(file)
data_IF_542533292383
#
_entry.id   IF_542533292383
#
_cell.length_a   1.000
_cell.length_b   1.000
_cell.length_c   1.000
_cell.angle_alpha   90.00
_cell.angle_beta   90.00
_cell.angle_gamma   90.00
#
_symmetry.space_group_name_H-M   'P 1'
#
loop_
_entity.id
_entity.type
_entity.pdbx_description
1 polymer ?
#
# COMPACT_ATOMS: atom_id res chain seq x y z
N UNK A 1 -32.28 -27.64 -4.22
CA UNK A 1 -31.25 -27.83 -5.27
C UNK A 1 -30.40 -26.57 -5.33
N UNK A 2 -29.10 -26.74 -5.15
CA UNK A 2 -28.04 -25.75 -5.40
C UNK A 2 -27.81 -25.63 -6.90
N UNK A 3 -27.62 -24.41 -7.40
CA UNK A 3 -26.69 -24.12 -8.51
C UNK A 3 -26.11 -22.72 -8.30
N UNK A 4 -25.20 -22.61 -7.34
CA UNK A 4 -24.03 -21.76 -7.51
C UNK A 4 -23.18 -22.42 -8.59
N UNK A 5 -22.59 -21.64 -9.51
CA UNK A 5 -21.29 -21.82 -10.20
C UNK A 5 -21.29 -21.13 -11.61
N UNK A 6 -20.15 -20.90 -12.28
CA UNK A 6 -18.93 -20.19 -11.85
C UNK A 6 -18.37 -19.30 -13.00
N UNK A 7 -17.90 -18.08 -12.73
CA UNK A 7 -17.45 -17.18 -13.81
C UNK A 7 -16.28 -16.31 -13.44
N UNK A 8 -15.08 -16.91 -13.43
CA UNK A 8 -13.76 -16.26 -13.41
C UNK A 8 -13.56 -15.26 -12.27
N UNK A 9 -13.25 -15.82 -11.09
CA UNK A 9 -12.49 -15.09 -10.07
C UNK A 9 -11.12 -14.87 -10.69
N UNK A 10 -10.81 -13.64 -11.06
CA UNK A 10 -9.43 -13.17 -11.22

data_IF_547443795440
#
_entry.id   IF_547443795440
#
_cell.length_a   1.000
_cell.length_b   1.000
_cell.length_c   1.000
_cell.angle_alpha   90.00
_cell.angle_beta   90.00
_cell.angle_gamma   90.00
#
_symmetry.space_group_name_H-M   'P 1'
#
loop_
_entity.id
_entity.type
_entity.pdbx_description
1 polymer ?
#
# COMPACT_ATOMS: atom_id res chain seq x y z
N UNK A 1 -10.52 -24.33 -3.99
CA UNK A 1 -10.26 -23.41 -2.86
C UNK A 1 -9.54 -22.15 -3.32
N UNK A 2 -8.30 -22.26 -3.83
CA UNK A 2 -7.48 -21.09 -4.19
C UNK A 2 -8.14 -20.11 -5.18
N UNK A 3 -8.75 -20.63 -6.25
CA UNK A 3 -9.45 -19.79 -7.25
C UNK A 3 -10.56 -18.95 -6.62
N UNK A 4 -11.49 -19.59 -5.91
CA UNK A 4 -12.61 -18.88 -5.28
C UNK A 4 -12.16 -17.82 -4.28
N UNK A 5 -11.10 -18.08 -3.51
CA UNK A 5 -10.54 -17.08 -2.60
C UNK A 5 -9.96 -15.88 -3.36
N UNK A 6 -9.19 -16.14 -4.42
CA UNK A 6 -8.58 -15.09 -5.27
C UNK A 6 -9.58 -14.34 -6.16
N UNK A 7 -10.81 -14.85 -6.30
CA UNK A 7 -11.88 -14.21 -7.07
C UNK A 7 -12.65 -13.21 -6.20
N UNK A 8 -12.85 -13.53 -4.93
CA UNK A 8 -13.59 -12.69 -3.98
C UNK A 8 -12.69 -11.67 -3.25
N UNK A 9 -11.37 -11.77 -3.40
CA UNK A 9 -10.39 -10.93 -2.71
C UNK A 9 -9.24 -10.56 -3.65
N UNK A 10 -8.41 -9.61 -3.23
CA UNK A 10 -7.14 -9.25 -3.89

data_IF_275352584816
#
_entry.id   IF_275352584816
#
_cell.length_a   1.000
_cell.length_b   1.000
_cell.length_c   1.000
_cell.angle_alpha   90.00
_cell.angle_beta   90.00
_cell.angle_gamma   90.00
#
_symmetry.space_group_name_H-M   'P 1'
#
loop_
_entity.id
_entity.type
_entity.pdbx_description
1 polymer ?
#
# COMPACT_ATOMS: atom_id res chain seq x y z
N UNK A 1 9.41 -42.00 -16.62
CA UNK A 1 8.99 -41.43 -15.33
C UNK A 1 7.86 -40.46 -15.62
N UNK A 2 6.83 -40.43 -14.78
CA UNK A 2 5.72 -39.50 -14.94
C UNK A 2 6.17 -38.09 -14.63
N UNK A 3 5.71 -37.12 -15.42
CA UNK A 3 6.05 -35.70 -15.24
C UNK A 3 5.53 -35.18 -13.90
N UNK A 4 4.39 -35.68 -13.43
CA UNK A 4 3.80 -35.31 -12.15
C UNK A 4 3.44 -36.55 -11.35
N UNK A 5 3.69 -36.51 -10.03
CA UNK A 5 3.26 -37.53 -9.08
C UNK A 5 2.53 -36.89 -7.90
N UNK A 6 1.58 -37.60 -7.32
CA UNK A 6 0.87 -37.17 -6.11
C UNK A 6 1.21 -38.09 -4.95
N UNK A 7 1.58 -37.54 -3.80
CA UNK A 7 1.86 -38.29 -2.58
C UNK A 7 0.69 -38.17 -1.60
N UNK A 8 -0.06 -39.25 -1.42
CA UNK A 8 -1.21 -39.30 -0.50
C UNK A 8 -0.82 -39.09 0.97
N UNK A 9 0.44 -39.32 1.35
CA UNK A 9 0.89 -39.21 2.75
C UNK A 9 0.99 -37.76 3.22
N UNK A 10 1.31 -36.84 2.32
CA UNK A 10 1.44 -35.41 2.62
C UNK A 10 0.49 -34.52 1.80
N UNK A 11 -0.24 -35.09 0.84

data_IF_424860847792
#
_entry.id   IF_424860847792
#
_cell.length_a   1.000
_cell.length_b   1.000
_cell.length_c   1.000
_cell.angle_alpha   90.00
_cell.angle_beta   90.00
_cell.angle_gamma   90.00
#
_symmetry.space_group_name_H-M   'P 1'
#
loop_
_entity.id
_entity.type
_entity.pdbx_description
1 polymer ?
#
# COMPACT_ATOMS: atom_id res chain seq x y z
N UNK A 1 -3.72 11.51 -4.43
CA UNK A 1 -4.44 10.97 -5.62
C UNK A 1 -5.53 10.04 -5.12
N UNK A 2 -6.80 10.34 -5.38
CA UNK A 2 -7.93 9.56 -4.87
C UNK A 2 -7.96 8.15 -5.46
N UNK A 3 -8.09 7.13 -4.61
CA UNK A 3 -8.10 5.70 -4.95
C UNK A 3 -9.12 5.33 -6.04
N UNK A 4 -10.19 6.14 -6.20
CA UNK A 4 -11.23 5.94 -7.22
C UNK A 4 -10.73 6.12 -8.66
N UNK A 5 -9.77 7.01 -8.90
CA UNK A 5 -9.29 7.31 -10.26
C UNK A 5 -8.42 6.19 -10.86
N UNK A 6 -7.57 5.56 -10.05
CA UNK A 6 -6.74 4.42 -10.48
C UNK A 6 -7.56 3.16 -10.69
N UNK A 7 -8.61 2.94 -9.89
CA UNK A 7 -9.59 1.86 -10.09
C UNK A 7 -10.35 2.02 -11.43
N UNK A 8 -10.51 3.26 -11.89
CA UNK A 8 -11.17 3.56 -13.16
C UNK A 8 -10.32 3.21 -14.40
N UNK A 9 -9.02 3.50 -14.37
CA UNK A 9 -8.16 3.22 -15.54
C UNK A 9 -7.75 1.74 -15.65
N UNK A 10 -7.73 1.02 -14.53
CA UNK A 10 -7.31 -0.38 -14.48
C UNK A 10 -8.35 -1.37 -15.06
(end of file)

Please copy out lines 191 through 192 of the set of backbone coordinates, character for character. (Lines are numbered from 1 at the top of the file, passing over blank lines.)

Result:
N UNK A 8 -10.51 3.26 -11.89
CA UNK A 8 -11.17 3.56 -13.16